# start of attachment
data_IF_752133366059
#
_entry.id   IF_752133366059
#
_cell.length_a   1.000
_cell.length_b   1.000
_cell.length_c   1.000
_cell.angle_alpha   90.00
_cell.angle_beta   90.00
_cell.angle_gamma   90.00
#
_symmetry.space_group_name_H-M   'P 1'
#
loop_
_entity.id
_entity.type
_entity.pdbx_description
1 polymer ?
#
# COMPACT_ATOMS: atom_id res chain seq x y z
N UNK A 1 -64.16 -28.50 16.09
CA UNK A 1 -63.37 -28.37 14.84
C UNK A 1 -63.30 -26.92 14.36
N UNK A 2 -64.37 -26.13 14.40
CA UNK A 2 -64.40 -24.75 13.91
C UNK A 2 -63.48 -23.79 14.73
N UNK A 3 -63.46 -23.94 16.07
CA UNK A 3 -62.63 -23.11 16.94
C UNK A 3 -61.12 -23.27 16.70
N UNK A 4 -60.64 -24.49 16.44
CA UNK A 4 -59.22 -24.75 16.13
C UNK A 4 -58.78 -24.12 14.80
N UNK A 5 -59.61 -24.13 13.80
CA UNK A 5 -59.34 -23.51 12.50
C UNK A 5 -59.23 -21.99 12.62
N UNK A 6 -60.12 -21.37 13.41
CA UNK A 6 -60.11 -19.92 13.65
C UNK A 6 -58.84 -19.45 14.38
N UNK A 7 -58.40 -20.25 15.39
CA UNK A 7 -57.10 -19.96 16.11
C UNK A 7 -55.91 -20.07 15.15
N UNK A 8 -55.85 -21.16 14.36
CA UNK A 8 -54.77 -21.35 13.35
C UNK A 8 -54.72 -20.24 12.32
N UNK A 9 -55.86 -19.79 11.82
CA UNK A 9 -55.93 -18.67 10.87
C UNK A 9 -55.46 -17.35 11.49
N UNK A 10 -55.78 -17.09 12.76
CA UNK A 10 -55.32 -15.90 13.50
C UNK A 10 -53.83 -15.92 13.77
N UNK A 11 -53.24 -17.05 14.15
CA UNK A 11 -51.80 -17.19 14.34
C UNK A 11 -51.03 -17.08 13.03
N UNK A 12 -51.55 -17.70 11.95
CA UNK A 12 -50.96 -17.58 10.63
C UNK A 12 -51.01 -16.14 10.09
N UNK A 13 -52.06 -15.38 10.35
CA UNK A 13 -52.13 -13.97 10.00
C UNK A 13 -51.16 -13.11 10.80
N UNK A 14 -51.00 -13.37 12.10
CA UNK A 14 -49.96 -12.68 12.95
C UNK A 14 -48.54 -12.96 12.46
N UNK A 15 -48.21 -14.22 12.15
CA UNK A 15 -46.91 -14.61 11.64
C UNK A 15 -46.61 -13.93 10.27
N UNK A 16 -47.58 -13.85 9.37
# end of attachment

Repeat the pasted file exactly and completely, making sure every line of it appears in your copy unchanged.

data_IF_752133366059
#
_entry.id   IF_752133366059
#
_cell.length_a   1.000
_cell.length_b   1.000
_cell.length_c   1.000
_cell.angle_alpha   90.00
_cell.angle_beta   90.00
_cell.angle_gamma   90.00
#
_symmetry.space_group_name_H-M   'P 1'
#
loop_
_entity.id
_entity.type
_entity.pdbx_description
1 polymer ?
#
# COMPACT_ATOMS: atom_id res chain seq x y z
N UNK A 1 -64.16 -28.50 16.09
CA UNK A 1 -63.37 -28.37 14.84
C UNK A 1 -63.30 -26.92 14.36
N UNK A 2 -64.37 -26.13 14.40
CA UNK A 2 -64.40 -24.75 13.91
C UNK A 2 -63.48 -23.79 14.73
N UNK A 3 -63.46 -23.94 16.07
CA UNK A 3 -62.63 -23.11 16.94
C UNK A 3 -61.12 -23.27 16.70
N UNK A 4 -60.64 -24.49 16.44
CA UNK A 4 -59.22 -24.75 16.13
C UNK A 4 -58.78 -24.12 14.80
N UNK A 5 -59.61 -24.13 13.80
CA UNK A 5 -59.34 -23.51 12.50
C UNK A 5 -59.23 -21.99 12.62
N UNK A 6 -60.12 -21.37 13.41
CA UNK A 6 -60.11 -19.92 13.65
C UNK A 6 -58.84 -19.45 14.38
N UNK A 7 -58.40 -20.25 15.39
CA UNK A 7 -57.10 -19.96 16.11
C UNK A 7 -55.91 -20.07 15.15
N UNK A 8 -55.85 -21.16 14.36
CA UNK A 8 -54.77 -21.35 13.35
C UNK A 8 -54.72 -20.24 12.32
N UNK A 9 -55.86 -19.79 11.82
CA UNK A 9 -55.93 -18.67 10.87
C UNK A 9 -55.46 -17.35 11.49
N UNK A 10 -55.78 -17.09 12.76
CA UNK A 10 -55.32 -15.90 13.50
C UNK A 10 -53.83 -15.92 13.77
N UNK A 11 -53.24 -17.05 14.15
CA UNK A 11 -51.80 -17.19 14.34
C UNK A 11 -51.03 -17.08 13.03
N UNK A 12 -51.55 -17.70 11.95
CA UNK A 12 -50.96 -17.58 10.63
C UNK A 12 -51.01 -16.14 10.09
N UNK A 13 -52.06 -15.38 10.35
CA UNK A 13 -52.13 -13.97 10.00
C UNK A 13 -51.16 -13.11 10.80
N UNK A 14 -51.00 -13.37 12.10
CA UNK A 14 -49.96 -12.68 12.95
C UNK A 14 -48.54 -12.96 12.46
N UNK A 15 -48.21 -14.22 12.15
CA UNK A 15 -46.91 -14.61 11.64
C UNK A 15 -46.61 -13.93 10.27
N UNK A 16 -47.58 -13.85 9.37